(Bloomberg) -- Mozambique has finally struck a restructuring deal with Eurobond holders, almost two years after defaulting.

The southern African nation has agreed in principle with holders of 60 percent of its bonds, including New York-based hedge fund Greylock Capital Management LLC, a deal that will see them swap into a new $900 million Eurobond maturing in 2033 and another instrument linked to future gas revenues, the Ministry of Finance said in a statement Tuesday.

The government’s sole Eurobond, a $727 million deal maturing in 2023, rose to 85.3 cents on the dollar, the highest level this month, which equates to a yield of around 17.1 percent.

Here’s more detail:

  • The ministry reached an agreement with four members of the so-called Global Group of Mozambique Bondholders: Greylock, Farallon Capital Europe, Mangart Capital Advisors, Pharo Management
  • The deal is conditional on parliamentary approval and the parties finalizing the “detailed terms”
  • The Finance Ministry expects to start an exchange offer early next year
  • Both new instruments will be senior unsecured obligations of the government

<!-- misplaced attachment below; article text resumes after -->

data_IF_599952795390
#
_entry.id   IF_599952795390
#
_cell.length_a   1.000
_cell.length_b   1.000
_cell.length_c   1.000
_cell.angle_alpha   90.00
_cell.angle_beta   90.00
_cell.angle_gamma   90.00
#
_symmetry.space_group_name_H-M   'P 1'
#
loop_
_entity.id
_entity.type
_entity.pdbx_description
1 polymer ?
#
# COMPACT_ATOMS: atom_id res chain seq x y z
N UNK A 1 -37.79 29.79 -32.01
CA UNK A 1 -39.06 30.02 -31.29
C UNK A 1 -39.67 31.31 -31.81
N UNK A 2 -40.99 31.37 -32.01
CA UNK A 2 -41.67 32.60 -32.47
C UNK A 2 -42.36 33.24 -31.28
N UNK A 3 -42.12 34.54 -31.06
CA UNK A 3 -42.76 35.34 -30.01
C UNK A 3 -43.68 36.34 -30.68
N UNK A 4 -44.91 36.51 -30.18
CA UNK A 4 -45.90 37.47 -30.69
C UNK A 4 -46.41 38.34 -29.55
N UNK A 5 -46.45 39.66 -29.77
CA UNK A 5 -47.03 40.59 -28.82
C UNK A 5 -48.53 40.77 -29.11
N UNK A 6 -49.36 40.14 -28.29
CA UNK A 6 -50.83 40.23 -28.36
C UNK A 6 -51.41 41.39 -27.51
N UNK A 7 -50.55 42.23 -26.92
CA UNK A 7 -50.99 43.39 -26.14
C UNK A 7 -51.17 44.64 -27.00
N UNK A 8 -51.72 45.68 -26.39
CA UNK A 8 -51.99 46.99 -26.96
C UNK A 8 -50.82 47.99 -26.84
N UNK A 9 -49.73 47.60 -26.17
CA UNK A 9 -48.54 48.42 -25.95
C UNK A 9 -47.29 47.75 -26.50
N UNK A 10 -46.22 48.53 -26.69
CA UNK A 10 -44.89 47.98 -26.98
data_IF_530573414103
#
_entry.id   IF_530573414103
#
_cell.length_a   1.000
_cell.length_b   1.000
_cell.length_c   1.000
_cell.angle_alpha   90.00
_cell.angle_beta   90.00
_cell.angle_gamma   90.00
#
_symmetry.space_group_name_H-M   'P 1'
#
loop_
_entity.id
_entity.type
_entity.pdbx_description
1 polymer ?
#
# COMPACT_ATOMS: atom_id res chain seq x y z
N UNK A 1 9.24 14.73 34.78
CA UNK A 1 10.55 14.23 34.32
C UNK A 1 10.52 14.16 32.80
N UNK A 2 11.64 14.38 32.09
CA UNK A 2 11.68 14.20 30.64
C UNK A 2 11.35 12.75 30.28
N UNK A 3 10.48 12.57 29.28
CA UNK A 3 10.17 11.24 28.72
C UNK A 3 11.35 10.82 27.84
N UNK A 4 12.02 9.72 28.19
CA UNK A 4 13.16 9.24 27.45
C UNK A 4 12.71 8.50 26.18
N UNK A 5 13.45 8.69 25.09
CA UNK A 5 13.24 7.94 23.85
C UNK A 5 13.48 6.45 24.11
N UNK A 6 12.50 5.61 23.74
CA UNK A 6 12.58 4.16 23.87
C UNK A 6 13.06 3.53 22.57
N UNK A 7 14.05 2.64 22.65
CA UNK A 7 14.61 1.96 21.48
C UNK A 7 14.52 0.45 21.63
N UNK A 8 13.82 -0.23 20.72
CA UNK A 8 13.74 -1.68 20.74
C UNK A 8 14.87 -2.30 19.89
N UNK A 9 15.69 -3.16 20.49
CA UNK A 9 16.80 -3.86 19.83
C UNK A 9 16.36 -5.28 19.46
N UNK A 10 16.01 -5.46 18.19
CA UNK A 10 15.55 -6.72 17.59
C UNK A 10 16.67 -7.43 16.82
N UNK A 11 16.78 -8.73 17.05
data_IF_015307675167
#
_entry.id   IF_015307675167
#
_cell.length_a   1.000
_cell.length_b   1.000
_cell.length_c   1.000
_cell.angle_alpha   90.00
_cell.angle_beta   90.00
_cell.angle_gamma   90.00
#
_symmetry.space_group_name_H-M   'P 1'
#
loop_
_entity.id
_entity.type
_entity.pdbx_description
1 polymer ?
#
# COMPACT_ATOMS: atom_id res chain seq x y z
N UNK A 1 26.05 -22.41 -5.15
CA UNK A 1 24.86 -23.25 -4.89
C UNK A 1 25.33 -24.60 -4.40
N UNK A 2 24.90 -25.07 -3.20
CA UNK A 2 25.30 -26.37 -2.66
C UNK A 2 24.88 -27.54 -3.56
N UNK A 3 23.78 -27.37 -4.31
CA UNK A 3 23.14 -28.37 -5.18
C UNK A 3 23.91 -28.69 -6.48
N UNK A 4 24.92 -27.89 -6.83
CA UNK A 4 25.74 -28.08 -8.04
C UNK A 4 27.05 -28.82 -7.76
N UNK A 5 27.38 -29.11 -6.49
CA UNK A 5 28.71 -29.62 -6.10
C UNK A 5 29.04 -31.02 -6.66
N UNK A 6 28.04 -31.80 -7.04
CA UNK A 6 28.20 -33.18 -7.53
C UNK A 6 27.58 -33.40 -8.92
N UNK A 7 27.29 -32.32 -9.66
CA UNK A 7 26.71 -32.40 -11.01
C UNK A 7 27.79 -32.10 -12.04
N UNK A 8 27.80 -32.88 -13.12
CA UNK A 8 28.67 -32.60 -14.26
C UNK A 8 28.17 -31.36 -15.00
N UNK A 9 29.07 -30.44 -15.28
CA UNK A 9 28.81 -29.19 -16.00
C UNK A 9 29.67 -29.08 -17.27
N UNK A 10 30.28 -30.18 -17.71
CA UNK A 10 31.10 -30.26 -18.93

• The Eurobond will have a 5.875 percent coupon; through 2023, 4 percent will be paid in cash and the rest will be “payable via capitalization”
    • The notes will amortize from September 2029 via five equal payments
    • The $900 million includes the outstanding principal and unpaid interest as of September this year
  • The so-called “value recovery instrument” will be of “an amount equal to 5% of the prior year’s aggregate fiscal revenue derived by Mozambique from the Area 1 and Area 4 natural gas projects”
    • There will be a payment cap of $500 million and a final applicable fiscal year of 2033
    • The “precise payment dates and mechanism for calculating and verifying payment amounts to be determined in definitive documentation”

The ministry made no mention of the more than $1 billion of loans for state companies Mozambique Asset Management and ProIndicus that the government also wants to restructure. Both companies’ loans have state guarantees. The government wanted to deal with all debt holders together, but the Eurobond holders argued they should get preferential treatment because the legality of the guarantees was questionable.

To contact the reporter on this story: Paul Wallace in Lagos at pwallace25@bloomberg.net

To contact the editors responsible for this story: Dana El Baltaji at delbaltaji@bloomberg.net, Robert Brand, Alex Nicholson

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